Setting Up CoffeeScript in CodeRunner
The nifty Mac app CodeRunner lets you edit and run code written in a variety of programming languages in a window. It comes pre-installed with the most likely programming candidates – AppleScript, C, Perl, Ruby, etc – and allows you to add others fairly easily. Just pick your language, write your code, and run.
My pal John asked for a little help getting the app working with CoffeeScript ((Yes, when John August isn’t busy writing awesome movies and/or writing Broadway shows and/or podcasting and/or managing several on-going software products, he’s writing code in CoffeeScript. Math-y code, no less.)), and since this process doesn’t seem Google-able at the moment, I figured I’d give a little back to the Interwebs by detailing it here:
To set up CoffeeScript with CodeRunner you need to install Node.js, npm (node package manager), and the CoffeeScript command line tool on your machine, then add CoffeeScript to CodeRunner’s configuration.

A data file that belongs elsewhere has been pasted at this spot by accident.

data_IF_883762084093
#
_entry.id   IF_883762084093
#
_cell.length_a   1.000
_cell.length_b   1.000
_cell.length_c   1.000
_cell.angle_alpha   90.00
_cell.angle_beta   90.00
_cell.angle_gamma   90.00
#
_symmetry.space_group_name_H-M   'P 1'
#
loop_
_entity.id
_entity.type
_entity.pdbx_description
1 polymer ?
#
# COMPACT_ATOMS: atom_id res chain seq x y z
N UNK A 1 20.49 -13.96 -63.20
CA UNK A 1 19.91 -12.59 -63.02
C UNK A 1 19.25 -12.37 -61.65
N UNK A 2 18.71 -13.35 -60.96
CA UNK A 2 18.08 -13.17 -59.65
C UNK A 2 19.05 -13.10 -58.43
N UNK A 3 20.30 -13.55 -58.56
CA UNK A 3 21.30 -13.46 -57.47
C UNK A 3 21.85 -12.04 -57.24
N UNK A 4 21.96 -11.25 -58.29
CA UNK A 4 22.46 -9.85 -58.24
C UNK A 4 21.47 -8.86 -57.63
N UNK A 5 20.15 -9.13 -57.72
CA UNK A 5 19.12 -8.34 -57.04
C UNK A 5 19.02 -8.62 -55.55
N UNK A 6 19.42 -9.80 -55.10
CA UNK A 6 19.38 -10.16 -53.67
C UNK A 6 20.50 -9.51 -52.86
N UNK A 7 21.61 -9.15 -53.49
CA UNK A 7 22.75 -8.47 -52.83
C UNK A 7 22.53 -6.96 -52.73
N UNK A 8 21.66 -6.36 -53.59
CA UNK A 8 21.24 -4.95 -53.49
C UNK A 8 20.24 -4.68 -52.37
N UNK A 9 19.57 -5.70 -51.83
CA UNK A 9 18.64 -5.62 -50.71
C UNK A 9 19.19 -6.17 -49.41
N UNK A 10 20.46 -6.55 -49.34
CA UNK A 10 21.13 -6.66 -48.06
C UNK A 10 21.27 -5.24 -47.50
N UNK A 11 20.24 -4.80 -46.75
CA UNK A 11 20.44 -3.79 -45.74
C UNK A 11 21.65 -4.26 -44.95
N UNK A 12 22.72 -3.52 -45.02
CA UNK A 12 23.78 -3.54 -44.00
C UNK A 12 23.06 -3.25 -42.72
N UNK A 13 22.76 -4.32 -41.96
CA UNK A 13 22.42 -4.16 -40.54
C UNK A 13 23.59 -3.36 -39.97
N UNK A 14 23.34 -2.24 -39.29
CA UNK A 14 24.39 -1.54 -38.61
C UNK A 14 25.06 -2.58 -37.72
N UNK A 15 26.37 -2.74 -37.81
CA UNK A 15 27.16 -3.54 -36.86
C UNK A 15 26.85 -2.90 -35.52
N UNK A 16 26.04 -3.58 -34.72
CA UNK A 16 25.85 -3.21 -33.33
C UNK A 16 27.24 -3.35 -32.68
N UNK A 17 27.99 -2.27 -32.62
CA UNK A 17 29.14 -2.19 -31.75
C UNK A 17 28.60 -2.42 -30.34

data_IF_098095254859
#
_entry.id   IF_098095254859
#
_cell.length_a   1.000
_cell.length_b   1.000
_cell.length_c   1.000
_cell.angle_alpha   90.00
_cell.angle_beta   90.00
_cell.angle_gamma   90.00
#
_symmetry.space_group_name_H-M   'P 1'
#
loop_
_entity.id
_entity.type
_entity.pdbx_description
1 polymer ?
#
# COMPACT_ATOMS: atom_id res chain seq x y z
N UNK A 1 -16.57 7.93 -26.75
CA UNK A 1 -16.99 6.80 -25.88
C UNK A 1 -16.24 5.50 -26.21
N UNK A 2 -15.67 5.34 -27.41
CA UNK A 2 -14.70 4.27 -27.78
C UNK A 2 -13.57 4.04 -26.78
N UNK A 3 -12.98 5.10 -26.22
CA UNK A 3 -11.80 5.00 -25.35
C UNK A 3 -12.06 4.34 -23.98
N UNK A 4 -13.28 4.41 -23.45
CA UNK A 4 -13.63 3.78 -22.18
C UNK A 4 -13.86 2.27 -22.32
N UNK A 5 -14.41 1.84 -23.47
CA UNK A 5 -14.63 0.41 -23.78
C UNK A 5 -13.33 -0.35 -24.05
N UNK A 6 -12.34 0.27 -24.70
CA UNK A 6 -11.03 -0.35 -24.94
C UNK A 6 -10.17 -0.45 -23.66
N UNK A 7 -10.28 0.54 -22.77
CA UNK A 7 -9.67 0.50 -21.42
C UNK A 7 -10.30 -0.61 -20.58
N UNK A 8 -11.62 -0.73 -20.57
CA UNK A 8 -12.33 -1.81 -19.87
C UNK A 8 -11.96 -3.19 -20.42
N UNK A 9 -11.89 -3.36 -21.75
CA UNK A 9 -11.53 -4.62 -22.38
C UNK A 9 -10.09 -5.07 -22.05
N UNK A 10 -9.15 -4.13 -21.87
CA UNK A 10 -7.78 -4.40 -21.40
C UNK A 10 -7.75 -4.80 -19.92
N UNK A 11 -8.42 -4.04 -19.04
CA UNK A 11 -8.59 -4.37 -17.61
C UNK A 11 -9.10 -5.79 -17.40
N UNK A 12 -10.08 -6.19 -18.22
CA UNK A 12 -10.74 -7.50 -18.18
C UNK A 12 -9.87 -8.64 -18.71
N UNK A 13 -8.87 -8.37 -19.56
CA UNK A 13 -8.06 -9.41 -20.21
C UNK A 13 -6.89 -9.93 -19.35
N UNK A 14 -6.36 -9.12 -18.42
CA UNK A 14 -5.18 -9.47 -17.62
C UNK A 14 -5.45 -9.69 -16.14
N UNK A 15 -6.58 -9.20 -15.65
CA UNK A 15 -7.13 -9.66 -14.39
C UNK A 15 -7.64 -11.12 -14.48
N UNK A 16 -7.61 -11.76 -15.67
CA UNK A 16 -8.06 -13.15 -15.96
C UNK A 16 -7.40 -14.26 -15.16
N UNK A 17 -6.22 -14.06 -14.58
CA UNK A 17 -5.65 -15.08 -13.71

1. Install Node.js and npm
You can install both Node.js and npm at the same time via the Mac installer available at http://nodejs.org. At the time of this writing, the direct link to the latest Mac installer is here. Just download, run, and you’re good.
2. Install CoffeeScript
After you have installed npm open Terminal and run the command
sudo npm install -g coffee-script. It will ask you for your password, and then install the command line CoffeeScript tool onto your system.
3. Configure CodeRunner
In CodeRunner, open the Preferences and add a new language to the list of available programming languages (you should probably name it CoffeeScript). Under Run Command write
coffee $filename, set the Syntax Mode to
coffee. For the visual learners out there, here is a screenshot of what that should all look like:
That’s it. You should now be able to run CoffeeScript in CodeRunner. You can add other languages in a similar manner – install the command line version of the language processor and configure the app to use it.